When the first snail farm in Ukraine initiated five years ago, local villagers couldn’t hide their curiosity about this business.
Residents of Voynivka south of the capital Kiev would peek over the fence of the old dairy farm where manager Yulia Koretska kept the snails to ask if people really ate them.
“They called me the snail mother,” Koretska laughed, enclosed by wooden boxes of snails in a green field under the blazing summer sun.
Ukraine’s budding snail industry now claims around 400 farms that have found eager buyers in European nations like Italy and Spain.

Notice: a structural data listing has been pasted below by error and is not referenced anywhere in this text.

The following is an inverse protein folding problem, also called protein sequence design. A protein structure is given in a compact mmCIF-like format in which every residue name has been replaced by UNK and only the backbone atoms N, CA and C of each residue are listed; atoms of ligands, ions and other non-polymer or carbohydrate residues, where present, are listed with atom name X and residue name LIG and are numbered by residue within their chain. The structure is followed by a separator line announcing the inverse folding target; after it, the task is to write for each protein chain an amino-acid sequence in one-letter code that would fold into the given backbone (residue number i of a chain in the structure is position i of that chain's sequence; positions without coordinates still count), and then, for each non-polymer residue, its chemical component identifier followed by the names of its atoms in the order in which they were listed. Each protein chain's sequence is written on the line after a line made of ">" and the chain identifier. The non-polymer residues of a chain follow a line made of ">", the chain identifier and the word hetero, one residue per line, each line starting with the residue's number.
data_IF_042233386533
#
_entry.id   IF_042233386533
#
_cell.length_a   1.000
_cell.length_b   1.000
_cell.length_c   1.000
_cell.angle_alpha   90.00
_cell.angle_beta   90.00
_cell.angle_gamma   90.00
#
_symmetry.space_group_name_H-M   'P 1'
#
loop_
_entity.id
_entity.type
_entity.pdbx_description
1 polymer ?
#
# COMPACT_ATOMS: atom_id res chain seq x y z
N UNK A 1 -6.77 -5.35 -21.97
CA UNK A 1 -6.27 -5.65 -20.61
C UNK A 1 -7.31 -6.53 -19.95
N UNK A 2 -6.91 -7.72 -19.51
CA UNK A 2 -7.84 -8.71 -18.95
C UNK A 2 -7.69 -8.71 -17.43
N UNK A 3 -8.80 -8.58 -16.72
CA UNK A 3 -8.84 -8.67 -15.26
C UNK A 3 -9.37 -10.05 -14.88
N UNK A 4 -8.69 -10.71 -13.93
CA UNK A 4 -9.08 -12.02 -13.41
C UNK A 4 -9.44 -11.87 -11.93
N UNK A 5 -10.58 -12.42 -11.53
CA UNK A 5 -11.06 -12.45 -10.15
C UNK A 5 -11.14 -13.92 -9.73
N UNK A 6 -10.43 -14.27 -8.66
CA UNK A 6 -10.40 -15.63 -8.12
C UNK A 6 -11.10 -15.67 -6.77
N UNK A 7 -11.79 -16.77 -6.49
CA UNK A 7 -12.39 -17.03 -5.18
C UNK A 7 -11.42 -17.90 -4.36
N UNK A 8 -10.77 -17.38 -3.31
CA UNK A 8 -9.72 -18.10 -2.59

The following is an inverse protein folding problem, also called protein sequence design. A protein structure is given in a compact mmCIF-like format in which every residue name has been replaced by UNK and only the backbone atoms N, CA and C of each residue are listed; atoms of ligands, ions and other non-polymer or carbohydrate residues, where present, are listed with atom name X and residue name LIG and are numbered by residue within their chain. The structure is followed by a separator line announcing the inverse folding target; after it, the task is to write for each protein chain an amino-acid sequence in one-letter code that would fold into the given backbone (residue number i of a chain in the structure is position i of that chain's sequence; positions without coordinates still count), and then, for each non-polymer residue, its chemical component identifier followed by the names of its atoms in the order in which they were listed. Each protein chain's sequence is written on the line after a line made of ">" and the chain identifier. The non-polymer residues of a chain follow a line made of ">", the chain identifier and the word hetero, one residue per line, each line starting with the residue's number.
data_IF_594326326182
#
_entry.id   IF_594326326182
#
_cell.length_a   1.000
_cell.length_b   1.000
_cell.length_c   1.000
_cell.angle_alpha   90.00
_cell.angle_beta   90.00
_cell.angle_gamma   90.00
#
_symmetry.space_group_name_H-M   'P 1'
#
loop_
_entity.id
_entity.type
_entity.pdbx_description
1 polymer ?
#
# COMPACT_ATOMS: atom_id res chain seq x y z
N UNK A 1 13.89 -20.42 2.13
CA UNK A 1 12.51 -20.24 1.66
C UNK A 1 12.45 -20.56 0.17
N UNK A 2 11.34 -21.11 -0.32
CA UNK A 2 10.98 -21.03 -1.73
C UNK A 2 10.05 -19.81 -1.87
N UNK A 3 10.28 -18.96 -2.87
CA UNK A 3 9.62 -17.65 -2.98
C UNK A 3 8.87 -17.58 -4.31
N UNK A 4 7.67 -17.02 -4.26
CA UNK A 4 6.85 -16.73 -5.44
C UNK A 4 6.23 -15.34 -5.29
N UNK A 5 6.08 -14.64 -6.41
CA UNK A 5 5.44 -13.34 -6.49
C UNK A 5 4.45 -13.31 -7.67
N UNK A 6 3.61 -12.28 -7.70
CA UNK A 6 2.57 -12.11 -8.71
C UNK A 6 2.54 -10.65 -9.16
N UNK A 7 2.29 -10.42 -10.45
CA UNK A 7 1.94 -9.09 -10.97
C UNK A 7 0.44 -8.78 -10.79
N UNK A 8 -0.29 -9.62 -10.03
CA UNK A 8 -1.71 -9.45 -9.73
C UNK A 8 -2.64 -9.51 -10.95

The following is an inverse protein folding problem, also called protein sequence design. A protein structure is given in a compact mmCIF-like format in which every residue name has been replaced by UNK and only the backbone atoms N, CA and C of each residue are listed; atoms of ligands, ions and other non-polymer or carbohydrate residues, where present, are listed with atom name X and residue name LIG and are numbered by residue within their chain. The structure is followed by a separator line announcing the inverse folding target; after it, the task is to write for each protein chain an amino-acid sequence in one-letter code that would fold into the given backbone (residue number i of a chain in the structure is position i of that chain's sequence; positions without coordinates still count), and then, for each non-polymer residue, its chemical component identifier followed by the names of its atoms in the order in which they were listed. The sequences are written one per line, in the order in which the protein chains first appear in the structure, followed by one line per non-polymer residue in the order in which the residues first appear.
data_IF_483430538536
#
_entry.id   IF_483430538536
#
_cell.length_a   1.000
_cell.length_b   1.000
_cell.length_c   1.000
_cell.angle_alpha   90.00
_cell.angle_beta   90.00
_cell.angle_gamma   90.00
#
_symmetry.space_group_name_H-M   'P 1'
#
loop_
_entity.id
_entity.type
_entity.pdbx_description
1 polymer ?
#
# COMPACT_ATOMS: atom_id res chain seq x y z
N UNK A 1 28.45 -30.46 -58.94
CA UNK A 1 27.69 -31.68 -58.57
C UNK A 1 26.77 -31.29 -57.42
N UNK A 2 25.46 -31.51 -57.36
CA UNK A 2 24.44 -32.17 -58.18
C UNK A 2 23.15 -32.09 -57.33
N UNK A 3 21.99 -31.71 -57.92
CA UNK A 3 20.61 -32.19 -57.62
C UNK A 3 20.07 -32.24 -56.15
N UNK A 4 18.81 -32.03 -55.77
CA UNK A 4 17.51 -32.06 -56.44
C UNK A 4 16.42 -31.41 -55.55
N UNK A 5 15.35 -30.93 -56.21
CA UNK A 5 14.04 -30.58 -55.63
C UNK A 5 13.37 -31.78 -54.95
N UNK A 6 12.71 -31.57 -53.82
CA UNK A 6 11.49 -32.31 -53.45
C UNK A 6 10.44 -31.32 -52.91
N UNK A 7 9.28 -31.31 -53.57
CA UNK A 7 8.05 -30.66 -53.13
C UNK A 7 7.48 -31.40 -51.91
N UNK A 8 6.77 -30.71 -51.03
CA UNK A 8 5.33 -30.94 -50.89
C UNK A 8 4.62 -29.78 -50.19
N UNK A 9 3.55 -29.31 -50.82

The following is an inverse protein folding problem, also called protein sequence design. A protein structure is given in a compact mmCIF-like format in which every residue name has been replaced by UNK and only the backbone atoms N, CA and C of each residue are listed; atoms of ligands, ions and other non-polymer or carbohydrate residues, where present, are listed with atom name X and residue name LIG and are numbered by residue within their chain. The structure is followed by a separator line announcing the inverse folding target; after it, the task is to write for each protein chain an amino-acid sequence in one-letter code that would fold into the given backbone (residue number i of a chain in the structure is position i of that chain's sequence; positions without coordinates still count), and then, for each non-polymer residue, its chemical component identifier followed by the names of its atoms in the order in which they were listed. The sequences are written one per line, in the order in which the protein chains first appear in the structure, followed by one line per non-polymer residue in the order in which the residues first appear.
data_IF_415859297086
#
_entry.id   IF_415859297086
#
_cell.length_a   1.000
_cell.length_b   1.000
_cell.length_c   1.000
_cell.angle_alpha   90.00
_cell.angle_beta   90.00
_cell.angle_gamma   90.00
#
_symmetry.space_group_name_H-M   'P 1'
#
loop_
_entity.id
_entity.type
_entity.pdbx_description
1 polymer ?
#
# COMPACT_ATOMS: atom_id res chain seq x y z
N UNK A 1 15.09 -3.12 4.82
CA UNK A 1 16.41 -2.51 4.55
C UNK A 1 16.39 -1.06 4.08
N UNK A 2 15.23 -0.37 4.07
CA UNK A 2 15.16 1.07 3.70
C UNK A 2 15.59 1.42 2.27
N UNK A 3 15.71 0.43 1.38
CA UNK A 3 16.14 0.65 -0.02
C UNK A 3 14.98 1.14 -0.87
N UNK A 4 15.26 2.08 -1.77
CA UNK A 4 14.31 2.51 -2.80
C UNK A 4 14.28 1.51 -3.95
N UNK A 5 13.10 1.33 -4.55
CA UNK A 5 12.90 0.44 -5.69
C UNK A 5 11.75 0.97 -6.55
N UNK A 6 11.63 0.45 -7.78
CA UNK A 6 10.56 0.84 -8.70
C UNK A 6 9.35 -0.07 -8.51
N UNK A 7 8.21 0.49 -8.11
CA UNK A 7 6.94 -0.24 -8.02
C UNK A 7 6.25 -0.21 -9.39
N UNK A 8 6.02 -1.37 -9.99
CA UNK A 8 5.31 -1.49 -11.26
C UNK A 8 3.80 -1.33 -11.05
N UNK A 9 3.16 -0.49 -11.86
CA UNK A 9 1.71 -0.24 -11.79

But sweeping coronavirus restrictions that plunged the global foodservice industry into an unprecedented crisis have threatened to wipe out the fledgling farms in one of Europe’s poorest countries.
Most snail producers in Ukraine, where the delicacy has yet to catch on rely heavily on sales to restaurants in Europe where marketplaces are still struggling to recover to pre-pandemic levels after months-long lockdowns.
“Last year everything was great. This year is the exact opposite,” says Sergiy Danileyko who owns the Ravlik-2016 farm in Voynivka and runs a warehouse in Spain.
Lost orders from European Union nations have now cost Danileyko 55,000 euros ($63,748), he stated, while snails intended for delivery are perishing in refrigerators.